Critics blast proposed regulations for demonstrations on Park Service land in D.C.
New rules proposed by the National Park Service are coming under criticism over concerns involving their potential impact on protests around Washington, D.C., as the federal government’s window for receiving public comments nears closing.
Park officials are accepting comments on the proposed rules through Monday, after which point the agency will assess the public’s reaction prior to deciding whether to pursue changes that critics say would limit protest activity in the nation’s capital.
Introduced in August, among the rules being considered are regulations that would allow the NPS to charge a fee for protests held in parks under the agency’s jurisdiction, including the National Mall and areas adjacent to the White House, as well as limiting pedestrian access near the latter.
Groups including the American Civil Liberties Union and the Partnership for Civil Justice Fund opposed the proposal this week, raising similar concerns about their consequences on future protests.
Addressing the proposed rules in a blog post Wednesday, ACLU of D.C. legal co-director Arthur Spritzer said the restrictions would “drastically limit the right to demonstrate” in the nation’s capital, “put new limits on spontaneous demonstrations, and open the door to charging fees for protesting.”
“Fee requirements could make mass protests like Martin Luther King Jr.‘s historic 1963 March on Washington and its ‘I have a dream’ speech too expensive to happen,” he wrote in a blog post Wednesday.
“Every type of movement has come and used these spaces to get their message to the president, and to the world at large,” echoed Carl Messineo, legal director for PCJF. “The idea that they’re going to shut them down is outrageous,” he told Courthouse News Service.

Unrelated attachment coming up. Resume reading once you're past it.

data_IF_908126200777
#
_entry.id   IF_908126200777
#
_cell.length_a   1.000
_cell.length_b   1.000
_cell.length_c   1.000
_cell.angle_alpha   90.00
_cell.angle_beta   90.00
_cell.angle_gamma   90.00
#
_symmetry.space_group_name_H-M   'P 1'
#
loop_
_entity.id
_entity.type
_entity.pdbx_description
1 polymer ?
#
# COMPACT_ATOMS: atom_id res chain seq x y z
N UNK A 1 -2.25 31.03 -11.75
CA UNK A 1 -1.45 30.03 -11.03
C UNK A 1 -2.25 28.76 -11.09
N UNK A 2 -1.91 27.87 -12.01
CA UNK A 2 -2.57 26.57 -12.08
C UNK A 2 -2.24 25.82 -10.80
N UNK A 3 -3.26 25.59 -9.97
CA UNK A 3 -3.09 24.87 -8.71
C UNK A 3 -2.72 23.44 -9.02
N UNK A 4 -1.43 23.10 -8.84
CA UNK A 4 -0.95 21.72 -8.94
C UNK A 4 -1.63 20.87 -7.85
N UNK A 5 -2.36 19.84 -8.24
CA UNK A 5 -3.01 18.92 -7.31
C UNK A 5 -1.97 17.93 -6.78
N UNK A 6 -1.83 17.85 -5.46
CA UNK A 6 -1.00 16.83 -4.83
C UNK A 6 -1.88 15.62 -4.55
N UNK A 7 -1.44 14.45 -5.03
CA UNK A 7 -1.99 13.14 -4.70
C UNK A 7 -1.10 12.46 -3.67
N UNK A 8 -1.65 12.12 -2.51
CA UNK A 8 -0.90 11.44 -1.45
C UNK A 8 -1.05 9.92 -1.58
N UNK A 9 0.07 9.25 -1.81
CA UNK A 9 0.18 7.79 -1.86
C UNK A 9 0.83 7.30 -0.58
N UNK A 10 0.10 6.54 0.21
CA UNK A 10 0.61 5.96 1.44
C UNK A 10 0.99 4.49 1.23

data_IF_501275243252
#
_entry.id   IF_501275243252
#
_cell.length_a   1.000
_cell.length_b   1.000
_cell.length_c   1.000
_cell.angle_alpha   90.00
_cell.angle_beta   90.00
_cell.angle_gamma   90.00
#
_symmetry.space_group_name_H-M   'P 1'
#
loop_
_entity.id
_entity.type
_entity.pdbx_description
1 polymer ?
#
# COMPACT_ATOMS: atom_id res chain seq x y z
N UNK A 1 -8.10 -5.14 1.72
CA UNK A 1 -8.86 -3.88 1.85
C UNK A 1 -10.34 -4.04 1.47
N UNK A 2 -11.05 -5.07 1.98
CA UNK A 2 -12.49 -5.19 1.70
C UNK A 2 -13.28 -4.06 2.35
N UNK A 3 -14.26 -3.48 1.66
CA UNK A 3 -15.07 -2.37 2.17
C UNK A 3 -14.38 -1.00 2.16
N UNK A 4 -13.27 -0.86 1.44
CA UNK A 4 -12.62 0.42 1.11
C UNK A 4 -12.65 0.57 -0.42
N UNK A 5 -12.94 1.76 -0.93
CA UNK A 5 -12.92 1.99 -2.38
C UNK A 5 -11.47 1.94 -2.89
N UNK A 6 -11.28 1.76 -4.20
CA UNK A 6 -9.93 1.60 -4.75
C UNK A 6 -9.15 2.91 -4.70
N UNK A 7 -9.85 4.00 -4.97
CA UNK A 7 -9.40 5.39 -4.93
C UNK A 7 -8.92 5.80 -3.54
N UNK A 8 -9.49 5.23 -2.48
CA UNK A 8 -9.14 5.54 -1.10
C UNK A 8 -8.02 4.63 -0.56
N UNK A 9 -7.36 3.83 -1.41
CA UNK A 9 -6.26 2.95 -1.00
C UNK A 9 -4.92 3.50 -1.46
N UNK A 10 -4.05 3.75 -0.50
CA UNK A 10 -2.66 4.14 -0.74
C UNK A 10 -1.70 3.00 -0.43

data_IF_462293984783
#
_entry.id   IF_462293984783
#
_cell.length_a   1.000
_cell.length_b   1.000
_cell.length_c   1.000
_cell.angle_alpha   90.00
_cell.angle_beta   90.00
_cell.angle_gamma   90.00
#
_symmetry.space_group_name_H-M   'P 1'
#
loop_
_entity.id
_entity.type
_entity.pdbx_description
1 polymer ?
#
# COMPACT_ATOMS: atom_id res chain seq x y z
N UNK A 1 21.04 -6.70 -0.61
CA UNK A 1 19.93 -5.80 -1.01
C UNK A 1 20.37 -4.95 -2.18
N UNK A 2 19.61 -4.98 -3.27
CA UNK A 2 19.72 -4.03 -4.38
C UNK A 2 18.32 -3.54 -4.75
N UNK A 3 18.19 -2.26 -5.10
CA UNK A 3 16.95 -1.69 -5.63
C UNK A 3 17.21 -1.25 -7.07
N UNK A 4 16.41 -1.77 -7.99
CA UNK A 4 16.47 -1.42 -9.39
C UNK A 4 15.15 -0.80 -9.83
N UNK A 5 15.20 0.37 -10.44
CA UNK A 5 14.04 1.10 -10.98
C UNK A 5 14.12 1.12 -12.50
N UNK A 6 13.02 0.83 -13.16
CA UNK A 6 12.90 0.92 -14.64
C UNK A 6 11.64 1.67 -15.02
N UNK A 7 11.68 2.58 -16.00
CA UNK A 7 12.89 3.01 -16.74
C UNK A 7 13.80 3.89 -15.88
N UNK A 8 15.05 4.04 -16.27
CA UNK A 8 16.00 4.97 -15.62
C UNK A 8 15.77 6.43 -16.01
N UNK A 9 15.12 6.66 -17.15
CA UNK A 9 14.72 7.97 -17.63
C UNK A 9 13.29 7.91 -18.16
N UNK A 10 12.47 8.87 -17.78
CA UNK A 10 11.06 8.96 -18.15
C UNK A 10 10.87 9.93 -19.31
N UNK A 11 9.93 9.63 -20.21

A website for the public to weigh in on the proposed changes has received thousands of responses with less than two days until the comment period closes, and sores of the most recent online comments available for viewing Saturday skewered the proposed regulations, with the phrase “anti-Democratic” appearing in 104 separate responses.
“So far we’re up to 7,600 comments,” Mr. Everitt told WTOP on Friday. “That’s absolutely what we’re looking for, because what we are trying to do at this point in the process is to have a genuine conversation with the public about updating our comprehensive plan that best facilitates the use and enjoyment of the National Mall.”
“We want to be clear that the idea of charging for First Amendment demonstrations is not in the proposal,” he added. “The National Park Service is merely soliciting comments from the public on whether that is something we should explore, moving forward,” said Mr. Everitt.
The NPS annually issues around 750 permits for demonstrations and roughly 1,500 permits for special events, according to the agency.